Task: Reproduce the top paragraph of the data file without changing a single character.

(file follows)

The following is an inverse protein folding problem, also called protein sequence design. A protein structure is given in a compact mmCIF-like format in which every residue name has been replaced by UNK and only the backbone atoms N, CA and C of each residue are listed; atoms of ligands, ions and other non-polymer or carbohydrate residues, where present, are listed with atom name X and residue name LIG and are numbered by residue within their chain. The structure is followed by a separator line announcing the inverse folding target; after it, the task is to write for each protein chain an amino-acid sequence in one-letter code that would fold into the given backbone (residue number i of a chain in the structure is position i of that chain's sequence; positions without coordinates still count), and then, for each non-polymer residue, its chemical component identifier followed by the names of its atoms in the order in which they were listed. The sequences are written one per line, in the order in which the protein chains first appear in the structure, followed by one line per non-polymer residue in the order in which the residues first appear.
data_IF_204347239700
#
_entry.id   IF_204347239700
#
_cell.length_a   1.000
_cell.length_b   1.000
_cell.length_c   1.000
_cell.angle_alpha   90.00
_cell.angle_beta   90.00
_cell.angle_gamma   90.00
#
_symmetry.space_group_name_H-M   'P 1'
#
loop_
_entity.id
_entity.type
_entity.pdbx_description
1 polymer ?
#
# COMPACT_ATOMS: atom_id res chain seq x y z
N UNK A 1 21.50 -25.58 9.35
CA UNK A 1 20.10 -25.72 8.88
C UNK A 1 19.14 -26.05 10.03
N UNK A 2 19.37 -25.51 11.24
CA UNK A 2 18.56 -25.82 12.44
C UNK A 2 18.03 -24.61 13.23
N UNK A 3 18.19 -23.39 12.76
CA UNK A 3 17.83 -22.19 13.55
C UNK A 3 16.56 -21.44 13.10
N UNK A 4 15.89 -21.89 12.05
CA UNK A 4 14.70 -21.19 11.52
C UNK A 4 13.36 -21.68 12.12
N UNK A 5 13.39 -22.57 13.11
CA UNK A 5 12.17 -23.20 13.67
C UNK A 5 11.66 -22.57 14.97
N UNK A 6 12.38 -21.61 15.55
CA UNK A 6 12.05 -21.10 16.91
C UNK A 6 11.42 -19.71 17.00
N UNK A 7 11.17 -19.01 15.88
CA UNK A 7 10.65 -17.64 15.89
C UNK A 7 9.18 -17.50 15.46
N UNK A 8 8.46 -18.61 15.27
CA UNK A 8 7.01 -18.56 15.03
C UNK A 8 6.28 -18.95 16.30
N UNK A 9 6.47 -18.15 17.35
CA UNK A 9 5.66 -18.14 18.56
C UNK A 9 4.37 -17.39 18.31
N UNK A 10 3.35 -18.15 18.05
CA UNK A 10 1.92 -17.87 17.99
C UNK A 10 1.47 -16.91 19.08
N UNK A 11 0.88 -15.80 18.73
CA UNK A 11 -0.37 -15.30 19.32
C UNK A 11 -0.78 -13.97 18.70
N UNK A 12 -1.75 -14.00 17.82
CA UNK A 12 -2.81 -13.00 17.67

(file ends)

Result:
The following is an inverse protein folding problem, also called protein sequence design. A protein structure is given in a compact mmCIF-like format in which every residue name has been replaced by UNK and only the backbone atoms N, CA and C of each residue are listed; atoms of ligands, ions and other non-polymer or carbohydrate residues, where present, are listed with atom name X and residue name LIG and are numbered by residue within their chain. The structure is followed by a separator line announcing the inverse folding target; after it, the task is to write for each protein chain an amino-acid sequence in one-letter code that would fold into the given backbone (residue number i of a chain in the structure is position i of that chain's sequence; positions without coordinates still count), and then, for each non-polymer residue, its chemical component identifier followed by the names of its atoms in the order in which they were listed. The sequences are written one per line, in the order in which the protein chains first appear in the structure, followed by one line per non-polymer residue in the order in which the residues first appear.